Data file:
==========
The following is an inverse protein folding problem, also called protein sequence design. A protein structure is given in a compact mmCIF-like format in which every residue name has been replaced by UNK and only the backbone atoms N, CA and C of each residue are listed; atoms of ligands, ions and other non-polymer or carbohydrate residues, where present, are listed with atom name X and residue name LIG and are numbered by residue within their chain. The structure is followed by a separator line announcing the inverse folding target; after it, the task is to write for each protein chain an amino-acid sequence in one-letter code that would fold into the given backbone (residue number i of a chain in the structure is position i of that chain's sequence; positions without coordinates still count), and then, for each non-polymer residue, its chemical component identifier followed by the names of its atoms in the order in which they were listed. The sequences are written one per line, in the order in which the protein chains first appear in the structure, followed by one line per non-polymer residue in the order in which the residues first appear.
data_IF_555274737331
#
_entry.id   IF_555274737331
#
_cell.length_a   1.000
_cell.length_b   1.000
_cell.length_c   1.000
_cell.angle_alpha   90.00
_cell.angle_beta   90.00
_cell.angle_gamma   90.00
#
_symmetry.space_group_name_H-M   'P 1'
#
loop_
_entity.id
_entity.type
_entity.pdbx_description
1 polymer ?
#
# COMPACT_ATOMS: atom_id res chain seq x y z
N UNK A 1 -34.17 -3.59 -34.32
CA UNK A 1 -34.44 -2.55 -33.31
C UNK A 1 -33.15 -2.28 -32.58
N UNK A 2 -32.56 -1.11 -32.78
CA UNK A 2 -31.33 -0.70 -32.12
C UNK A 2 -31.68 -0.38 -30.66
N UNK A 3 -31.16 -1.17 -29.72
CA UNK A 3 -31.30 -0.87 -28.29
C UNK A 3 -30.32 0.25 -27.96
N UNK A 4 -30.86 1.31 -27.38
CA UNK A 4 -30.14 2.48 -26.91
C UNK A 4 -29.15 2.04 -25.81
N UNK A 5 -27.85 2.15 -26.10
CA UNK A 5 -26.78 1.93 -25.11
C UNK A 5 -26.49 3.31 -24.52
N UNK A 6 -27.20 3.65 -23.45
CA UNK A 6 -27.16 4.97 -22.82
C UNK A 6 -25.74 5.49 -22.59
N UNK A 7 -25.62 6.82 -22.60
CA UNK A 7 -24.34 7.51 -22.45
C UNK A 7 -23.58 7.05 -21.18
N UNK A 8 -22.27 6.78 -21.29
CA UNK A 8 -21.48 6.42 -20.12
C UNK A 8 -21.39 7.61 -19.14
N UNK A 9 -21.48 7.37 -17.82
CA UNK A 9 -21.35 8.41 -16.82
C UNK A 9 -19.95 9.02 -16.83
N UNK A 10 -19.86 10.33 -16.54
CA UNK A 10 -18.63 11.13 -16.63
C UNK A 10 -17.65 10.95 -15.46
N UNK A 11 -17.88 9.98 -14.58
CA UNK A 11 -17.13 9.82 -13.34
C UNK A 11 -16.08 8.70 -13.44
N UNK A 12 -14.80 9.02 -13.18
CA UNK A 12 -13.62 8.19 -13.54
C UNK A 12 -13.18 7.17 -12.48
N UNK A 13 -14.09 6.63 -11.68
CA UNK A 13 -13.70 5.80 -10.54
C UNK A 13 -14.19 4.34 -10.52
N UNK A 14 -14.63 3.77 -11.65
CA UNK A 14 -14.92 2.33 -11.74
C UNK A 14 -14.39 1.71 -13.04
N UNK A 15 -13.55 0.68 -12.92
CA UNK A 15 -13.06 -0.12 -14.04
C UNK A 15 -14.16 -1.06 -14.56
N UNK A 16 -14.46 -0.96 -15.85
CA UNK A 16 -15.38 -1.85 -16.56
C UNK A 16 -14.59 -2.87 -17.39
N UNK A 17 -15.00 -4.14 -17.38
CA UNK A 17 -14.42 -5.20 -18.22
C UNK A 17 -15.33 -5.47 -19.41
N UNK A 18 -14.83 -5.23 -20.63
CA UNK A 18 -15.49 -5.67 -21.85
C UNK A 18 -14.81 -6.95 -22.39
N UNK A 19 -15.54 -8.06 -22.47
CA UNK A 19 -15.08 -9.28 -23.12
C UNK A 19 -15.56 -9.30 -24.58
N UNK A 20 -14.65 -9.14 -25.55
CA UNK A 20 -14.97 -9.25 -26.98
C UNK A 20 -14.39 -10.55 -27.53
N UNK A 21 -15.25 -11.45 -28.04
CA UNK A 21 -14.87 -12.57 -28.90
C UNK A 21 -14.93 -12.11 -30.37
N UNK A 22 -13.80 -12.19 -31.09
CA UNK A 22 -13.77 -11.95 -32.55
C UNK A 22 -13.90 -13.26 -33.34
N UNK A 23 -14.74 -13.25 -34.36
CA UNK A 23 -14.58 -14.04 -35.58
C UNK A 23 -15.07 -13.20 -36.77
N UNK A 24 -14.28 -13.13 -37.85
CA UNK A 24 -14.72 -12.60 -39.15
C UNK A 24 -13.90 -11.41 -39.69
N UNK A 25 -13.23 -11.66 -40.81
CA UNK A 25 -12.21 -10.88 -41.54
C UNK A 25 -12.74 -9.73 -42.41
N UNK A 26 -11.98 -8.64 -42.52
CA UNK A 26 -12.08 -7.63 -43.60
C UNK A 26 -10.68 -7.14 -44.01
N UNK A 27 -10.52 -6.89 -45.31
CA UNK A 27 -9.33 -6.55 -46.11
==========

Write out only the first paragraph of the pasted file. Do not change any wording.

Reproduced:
The following is an inverse protein folding problem, also called protein sequence design. A protein structure is given in a compact mmCIF-like format in which every residue name has been replaced by UNK and only the backbone atoms N, CA and C of each residue are listed; atoms of ligands, ions and other non-polymer or carbohydrate residues, where present, are listed with atom name X and residue name LIG and are numbered by residue within their chain. The structure is followed by a separator line announcing the inverse folding target; after it, the task is to write for each protein chain an amino-acid sequence in one-letter code that would fold into the given backbone (residue number i of a chain in the structure is position i of that chain's sequence; positions without coordinates still count), and then, for each non-polymer residue, its chemical component identifier followed by the names of its atoms in the order in which they were listed. The sequences are written one per line, in the order in which the protein chains first appear in the structure, followed by one line per non-polymer residue in the order in which the residues first appear.